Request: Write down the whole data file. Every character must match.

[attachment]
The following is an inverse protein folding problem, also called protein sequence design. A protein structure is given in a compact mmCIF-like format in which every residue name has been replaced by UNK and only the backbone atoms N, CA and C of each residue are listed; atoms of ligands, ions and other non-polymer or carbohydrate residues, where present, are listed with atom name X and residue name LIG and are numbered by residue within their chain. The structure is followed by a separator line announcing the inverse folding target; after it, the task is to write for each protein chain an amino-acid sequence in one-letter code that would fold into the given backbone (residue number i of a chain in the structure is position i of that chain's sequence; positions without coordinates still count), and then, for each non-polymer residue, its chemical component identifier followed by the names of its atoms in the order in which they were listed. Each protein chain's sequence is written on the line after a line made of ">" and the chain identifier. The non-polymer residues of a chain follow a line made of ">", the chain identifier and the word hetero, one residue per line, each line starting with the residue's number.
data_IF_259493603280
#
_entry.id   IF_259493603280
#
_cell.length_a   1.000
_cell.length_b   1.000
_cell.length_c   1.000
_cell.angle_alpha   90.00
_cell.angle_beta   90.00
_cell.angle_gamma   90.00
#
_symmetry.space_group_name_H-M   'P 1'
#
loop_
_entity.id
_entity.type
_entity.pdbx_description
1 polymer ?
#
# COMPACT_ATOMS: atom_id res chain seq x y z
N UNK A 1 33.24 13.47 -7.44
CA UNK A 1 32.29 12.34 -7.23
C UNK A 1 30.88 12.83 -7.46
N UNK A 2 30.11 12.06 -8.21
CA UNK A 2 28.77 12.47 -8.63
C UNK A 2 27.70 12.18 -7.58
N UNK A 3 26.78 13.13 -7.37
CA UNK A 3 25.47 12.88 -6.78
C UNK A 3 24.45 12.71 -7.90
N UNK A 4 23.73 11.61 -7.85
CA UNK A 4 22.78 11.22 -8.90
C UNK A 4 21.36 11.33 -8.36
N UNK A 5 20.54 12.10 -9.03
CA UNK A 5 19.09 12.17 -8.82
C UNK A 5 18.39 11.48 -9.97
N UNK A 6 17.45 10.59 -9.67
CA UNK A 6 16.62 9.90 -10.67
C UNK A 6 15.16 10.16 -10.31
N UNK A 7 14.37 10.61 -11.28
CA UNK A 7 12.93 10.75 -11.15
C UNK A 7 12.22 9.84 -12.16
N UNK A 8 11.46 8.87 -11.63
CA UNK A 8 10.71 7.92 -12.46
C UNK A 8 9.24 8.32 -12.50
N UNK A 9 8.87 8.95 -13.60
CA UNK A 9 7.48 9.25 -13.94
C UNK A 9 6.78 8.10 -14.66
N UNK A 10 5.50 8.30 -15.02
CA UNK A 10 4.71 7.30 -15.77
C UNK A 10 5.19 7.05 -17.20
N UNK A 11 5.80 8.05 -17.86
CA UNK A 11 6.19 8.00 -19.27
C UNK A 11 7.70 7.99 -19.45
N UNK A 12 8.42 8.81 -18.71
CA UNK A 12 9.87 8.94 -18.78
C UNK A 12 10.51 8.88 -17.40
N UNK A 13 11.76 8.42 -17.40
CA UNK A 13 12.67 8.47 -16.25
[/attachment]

The following is an inverse protein folding problem, also called protein sequence design. A protein structure is given in a compact mmCIF-like format in which every residue name has been replaced by UNK and only the backbone atoms N, CA and C of each residue are listed; atoms of ligands, ions and other non-polymer or carbohydrate residues, where present, are listed with atom name X and residue name LIG and are numbered by residue within their chain. The structure is followed by a separator line announcing the inverse folding target; after it, the task is to write for each protein chain an amino-acid sequence in one-letter code that would fold into the given backbone (residue number i of a chain in the structure is position i of that chain's sequence; positions without coordinates still count), and then, for each non-polymer residue, its chemical component identifier followed by the names of its atoms in the order in which they were listed. Each protein chain's sequence is written on the line after a line made of ">" and the chain identifier. The non-polymer residues of a chain follow a line made of ">", the chain identifier and the word hetero, one residue per line, each line starting with the residue's number.
data_IF_259493603280
#
_entry.id   IF_259493603280
#
_cell.length_a   1.000
_cell.length_b   1.000
_cell.length_c   1.000
_cell.angle_alpha   90.00
_cell.angle_beta   90.00
_cell.angle_gamma   90.00
#
_symmetry.space_group_name_H-M   'P 1'
#
loop_
_entity.id
_entity.type
_entity.pdbx_description
1 polymer ?
#
# COMPACT_ATOMS: atom_id res chain seq x y z
N UNK A 1 33.24 13.47 -7.44
CA UNK A 1 32.29 12.34 -7.23
C UNK A 1 30.88 12.83 -7.46
N UNK A 2 30.11 12.06 -8.21
CA UNK A 2 28.77 12.47 -8.63
C UNK A 2 27.70 12.18 -7.58
N UNK A 3 26.78 13.13 -7.37
CA UNK A 3 25.47 12.88 -6.78
C UNK A 3 24.45 12.71 -7.90
N UNK A 4 23.73 11.61 -7.85
CA UNK A 4 22.78 11.22 -8.90
C UNK A 4 21.36 11.33 -8.36
N UNK A 5 20.54 12.10 -9.03
CA UNK A 5 19.09 12.17 -8.82
C UNK A 5 18.39 11.48 -9.97
N UNK A 6 17.45 10.59 -9.67
CA UNK A 6 16.62 9.90 -10.67
C UNK A 6 15.16 10.16 -10.31
N UNK A 7 14.37 10.61 -11.28
CA UNK A 7 12.93 10.75 -11.15
C UNK A 7 12.22 9.84 -12.16
N UNK A 8 11.46 8.87 -11.63
CA UNK A 8 10.71 7.92 -12.46
C UNK A 8 9.24 8.32 -12.50
N UNK A 9 8.87 8.95 -13.60
CA UNK A 9 7.48 9.25 -13.94
C UNK A 9 6.78 8.10 -14.66
N UNK A 10 5.50 8.30 -15.02
CA UNK A 10 4.71 7.30 -15.77
C UNK A 10 5.19 7.05 -17.20
N UNK A 11 5.80 8.05 -17.86
CA UNK A 11 6.19 8.00 -19.27
C UNK A 11 7.70 7.99 -19.45
N UNK A 12 8.42 8.81 -18.71
CA UNK A 12 9.87 8.94 -18.78
C UNK A 12 10.51 8.88 -17.40
N UNK A 13 11.76 8.42 -17.40
CA UNK A 13 12.67 8.47 -16.25